The rates of the uniform tax are designed on the basis that the yield will approximate the present Commonwealth and State taxes. If special provision were not made in respect of the loan interest that is at present free from State income tax, the value of the concession would be lost to the bondholder. The committee, after investigating the matter, has recommended a rebate of 2s. in the £1 on the amount of such interest included in the taxable income, as adequate compensation. to the taxpayers concerned, both individuals and companies. The rebate will not be allowable on Commonwealth loan interest which is subject to sub-section 2 of section 20 of the Commonwealth Debt Conversion Act 1931, or section 52b of the Commonwealth Inscribed Stock Act 1911-1940. That interest, as honorable senators are aware, is, in effect, taxed at the 1930-31 rates of tax, and there will be no additional tax on that interest in consequence of the proposed uniform rates of tax.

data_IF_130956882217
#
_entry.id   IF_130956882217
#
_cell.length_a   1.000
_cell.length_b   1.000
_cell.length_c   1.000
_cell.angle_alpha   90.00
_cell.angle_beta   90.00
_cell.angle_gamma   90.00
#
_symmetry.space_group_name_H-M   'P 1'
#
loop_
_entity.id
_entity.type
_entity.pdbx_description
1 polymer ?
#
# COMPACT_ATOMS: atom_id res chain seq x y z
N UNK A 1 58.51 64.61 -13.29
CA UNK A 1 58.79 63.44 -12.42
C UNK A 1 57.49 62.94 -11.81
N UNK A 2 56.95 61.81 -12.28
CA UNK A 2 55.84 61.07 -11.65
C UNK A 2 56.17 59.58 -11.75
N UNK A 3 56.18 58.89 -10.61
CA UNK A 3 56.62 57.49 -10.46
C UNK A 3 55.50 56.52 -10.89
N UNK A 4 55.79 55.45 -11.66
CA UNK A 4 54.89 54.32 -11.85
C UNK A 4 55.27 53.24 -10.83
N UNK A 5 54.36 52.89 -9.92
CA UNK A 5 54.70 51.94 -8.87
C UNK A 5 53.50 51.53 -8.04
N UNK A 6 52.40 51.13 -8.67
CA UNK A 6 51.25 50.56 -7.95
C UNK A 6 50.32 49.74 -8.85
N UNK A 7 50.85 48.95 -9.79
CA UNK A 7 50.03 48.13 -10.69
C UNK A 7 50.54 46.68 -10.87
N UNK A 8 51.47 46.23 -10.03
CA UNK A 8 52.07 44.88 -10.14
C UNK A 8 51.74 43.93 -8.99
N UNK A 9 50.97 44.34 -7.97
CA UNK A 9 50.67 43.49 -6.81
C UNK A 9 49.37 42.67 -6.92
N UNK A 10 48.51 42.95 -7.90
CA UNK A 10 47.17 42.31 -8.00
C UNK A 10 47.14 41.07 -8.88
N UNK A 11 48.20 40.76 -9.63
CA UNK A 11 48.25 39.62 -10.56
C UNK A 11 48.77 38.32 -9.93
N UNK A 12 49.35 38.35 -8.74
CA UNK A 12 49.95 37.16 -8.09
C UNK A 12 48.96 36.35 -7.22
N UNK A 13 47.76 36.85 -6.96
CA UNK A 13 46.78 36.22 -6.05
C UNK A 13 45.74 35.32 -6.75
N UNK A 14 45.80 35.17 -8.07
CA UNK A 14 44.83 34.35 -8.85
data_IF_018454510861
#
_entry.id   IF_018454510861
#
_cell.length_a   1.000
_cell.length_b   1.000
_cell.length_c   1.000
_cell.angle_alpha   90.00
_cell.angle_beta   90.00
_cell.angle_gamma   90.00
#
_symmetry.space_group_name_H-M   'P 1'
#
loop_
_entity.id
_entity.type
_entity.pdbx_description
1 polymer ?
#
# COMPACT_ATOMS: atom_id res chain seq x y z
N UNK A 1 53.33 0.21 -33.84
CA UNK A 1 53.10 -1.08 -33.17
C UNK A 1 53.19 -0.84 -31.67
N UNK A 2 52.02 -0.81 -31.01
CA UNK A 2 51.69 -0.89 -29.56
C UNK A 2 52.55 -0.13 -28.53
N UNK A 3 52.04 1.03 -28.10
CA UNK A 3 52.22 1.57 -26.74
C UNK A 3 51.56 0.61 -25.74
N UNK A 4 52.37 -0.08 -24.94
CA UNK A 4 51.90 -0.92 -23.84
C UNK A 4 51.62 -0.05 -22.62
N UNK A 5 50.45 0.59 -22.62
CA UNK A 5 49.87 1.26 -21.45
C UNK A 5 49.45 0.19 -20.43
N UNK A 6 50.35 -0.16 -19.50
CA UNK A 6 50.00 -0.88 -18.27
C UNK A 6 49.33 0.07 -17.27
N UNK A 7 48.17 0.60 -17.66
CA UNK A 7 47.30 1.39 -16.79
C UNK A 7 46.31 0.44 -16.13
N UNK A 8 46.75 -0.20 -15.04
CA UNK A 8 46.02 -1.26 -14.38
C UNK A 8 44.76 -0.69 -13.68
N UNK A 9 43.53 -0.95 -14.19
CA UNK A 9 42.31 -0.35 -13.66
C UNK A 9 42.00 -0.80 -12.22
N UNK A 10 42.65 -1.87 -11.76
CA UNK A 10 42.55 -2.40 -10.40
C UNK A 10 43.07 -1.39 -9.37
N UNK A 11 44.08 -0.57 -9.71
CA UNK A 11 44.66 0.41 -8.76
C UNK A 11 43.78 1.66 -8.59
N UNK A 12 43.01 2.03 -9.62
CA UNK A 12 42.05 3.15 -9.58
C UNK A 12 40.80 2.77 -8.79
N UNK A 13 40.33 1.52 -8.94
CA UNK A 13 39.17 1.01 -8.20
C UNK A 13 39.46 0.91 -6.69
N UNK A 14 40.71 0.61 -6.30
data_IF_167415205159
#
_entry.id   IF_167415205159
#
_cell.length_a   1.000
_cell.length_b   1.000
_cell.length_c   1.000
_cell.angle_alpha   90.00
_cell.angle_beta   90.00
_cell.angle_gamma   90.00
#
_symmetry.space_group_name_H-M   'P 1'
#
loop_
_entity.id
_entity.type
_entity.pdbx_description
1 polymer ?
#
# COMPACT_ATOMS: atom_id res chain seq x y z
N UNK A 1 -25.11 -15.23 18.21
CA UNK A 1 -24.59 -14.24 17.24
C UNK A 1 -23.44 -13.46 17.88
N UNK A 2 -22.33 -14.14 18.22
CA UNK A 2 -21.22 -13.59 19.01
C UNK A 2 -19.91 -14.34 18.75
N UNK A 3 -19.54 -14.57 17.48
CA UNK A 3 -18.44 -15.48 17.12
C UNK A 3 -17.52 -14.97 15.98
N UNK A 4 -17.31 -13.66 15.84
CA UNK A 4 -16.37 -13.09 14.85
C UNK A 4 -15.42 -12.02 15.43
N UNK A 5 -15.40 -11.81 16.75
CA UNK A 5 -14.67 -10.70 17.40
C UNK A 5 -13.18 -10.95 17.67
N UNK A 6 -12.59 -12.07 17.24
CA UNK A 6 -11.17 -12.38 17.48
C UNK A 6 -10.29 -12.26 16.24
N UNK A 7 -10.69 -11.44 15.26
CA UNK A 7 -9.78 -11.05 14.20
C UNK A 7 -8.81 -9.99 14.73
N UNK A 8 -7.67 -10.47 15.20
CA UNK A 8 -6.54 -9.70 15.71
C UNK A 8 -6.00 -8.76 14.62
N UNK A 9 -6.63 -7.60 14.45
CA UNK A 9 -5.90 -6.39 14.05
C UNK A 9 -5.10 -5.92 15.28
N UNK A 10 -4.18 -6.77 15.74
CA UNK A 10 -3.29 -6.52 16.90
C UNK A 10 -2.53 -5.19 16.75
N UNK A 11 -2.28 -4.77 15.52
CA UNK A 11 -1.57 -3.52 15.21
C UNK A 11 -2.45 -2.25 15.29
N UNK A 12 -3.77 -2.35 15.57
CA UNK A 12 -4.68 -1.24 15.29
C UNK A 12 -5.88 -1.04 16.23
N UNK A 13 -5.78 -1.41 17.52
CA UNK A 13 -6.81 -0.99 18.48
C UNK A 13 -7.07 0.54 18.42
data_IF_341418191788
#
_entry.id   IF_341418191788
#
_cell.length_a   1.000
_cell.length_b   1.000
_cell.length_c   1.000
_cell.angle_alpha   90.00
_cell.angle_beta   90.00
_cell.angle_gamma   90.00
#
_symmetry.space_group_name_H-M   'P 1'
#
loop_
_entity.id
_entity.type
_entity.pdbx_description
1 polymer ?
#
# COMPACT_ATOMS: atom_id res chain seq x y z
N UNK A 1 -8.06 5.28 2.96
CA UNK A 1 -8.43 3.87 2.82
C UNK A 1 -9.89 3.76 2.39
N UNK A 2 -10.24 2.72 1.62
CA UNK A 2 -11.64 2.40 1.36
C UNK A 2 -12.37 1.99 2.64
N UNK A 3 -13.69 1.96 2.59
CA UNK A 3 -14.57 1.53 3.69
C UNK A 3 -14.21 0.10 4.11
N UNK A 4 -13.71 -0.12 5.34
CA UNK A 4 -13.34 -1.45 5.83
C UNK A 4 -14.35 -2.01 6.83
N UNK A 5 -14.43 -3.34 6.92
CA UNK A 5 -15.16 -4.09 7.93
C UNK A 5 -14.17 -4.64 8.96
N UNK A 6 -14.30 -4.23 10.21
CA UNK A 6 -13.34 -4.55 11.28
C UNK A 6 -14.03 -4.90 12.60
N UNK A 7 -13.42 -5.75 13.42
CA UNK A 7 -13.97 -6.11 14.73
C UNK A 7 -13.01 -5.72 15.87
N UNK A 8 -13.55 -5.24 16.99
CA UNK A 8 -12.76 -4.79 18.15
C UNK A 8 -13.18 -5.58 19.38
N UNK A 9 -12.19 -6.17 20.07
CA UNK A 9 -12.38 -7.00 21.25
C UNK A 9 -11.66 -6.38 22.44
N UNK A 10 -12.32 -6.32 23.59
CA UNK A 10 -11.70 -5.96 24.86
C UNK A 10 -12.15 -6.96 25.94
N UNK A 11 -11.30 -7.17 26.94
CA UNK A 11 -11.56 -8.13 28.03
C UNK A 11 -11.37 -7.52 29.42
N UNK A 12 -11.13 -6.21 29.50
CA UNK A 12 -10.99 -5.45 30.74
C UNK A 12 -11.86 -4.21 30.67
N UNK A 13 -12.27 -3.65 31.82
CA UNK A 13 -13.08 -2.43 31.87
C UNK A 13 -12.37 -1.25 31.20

By clause 30 of the bill, it is proposed that payment of Commonwealth income tax shall have priority over payment of State income tax. All taxpayers and all trustees, liquidators, &c, will be obliged to observe this priority. A provision of this nature is required to establish an effective uniform taxing system. The other provisions of the bill are mainly drafting amendments.

This measure is an essential part of the plan to establish a system of uniform taxation for the purpose of raising the maximum amount of revenue for the effective prosecution of the war, and to remove anomalies in the income tax legislation of the Commonwealth and the States.

Debate (on motion by Senator McLeay) adjourned.